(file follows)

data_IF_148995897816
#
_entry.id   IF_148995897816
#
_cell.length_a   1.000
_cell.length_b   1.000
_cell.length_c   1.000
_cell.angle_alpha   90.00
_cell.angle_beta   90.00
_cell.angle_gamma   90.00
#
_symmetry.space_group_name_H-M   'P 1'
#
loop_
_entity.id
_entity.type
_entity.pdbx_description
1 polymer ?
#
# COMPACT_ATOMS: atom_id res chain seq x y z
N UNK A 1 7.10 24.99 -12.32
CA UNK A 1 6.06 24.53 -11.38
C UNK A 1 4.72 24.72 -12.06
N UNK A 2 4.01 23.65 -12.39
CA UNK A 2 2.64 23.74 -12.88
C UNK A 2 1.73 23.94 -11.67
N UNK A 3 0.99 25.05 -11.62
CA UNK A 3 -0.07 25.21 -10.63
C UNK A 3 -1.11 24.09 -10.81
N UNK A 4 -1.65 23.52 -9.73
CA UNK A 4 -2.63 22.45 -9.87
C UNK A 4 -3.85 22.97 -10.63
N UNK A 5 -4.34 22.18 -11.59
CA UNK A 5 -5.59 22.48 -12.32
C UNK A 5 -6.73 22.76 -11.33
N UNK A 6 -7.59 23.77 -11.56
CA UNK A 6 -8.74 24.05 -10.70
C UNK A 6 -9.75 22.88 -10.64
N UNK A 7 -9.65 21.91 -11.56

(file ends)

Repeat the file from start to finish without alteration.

data_IF_148995897816
#
_entry.id   IF_148995897816
#
_cell.length_a   1.000
_cell.length_b   1.000
_cell.length_c   1.000
_cell.angle_alpha   90.00
_cell.angle_beta   90.00
_cell.angle_gamma   90.00
#
_symmetry.space_group_name_H-M   'P 1'
#
loop_
_entity.id
_entity.type
_entity.pdbx_description
1 polymer ?
#
# COMPACT_ATOMS: atom_id res chain seq x y z
N UNK A 1 7.10 24.99 -12.32
CA UNK A 1 6.06 24.53 -11.38
C UNK A 1 4.72 24.72 -12.06
N UNK A 2 4.01 23.65 -12.39
CA UNK A 2 2.64 23.74 -12.88
C UNK A 2 1.73 23.94 -11.67
N UNK A 3 0.99 25.05 -11.62
CA UNK A 3 -0.07 25.21 -10.63
C UNK A 3 -1.11 24.09 -10.81
N UNK A 4 -1.65 23.52 -9.73
CA UNK A 4 -2.63 22.45 -9.87
C UNK A 4 -3.85 22.97 -10.63
N UNK A 5 -4.34 22.18 -11.59
CA UNK A 5 -5.59 22.48 -12.32
C UNK A 5 -6.73 22.76 -11.33
N UNK A 6 -7.59 23.77 -11.56
CA UNK A 6 -8.74 24.05 -10.70
C UNK A 6 -9.75 22.88 -10.64
N UNK A 7 -9.65 21.91 -11.56